Celebrating the Christian Kumbh Mela

VishnuI recently read an article regarding the Hindu festival “Kumbh Mela” where participants, amid much religious ceremony, bathe themselves in the Ganges river for the washing away of their sins (view article HERE).  They smear themselves with ashes and sand, pray prescribed prayers, and then descend into the water.  To most of us in the West, this ritual sounds odd.  Praying to Hindu gods, carrying out certain rituals at a designated religious location, and then going into river water to be cleansed of sin?  How, we enlightened Christians of the West ask ourselves, can such activities remove the guilt of sin?  It strikes us as the pagan invention of man and Satan, does it not?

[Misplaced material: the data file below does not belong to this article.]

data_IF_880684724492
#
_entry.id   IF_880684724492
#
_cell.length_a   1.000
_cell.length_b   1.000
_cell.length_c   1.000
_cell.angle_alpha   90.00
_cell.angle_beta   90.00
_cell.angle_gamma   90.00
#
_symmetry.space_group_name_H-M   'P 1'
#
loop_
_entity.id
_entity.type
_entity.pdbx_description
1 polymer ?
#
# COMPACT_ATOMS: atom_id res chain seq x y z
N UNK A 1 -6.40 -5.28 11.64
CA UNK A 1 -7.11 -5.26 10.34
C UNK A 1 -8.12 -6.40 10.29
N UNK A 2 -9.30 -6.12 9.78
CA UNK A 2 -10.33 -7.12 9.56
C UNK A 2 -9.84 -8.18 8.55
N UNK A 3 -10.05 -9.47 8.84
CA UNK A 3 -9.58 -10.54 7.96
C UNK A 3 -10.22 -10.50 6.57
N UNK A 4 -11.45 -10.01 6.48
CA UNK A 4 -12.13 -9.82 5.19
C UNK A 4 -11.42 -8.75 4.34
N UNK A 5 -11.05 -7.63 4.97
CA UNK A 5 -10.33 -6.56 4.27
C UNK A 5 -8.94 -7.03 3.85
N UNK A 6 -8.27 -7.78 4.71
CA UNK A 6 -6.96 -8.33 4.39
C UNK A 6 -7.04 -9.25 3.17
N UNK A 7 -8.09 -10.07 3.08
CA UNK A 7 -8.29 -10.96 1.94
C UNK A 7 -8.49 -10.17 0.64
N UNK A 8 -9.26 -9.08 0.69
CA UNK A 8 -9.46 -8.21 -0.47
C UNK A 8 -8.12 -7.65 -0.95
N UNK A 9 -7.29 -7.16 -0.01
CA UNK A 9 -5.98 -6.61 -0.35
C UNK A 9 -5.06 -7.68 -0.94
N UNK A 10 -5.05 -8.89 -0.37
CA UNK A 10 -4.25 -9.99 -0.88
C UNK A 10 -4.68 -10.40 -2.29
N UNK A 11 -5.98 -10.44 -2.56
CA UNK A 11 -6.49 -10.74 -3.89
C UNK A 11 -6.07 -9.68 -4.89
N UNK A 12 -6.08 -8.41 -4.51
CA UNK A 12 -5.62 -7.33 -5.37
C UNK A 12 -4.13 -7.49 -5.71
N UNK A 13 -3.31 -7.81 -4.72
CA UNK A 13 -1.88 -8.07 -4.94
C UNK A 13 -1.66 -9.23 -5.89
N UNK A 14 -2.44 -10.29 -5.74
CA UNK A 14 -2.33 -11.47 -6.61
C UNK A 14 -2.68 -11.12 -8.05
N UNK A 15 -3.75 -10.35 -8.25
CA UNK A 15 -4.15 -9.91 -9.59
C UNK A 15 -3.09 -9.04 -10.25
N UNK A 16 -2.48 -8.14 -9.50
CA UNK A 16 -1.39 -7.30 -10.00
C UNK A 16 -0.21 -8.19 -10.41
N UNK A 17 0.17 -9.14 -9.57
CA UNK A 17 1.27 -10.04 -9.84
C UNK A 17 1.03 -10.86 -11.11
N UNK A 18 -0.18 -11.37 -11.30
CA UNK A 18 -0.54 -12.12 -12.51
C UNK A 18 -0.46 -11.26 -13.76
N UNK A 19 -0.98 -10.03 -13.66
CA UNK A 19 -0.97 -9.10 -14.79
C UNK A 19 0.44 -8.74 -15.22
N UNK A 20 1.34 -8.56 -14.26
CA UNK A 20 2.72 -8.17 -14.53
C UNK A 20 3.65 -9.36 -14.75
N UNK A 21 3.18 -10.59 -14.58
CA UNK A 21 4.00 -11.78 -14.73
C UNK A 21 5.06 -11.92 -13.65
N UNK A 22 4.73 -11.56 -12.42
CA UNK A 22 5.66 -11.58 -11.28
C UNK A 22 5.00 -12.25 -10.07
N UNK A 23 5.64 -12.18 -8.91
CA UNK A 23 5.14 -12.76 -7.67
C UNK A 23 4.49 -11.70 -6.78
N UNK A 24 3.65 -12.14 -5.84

Please allow me to switch gears for a moment (we will come back to the Kumbh Mela in just a moment).  You who claim Christianity, may I ask you a question?  How do you know you are a Christian?  I may claim to be an armadillo, but that doesn’t mean that I actually am one!  So, how do you know that you are what you claim?  Please take the time to think about it.  <– go ahead–think –think–think–> Have you taken a enough pause to collect your thoughts?  Can you clearly state why you believe you are a Christian?  Okay, let’s look at what might be some of the objects of your assurance: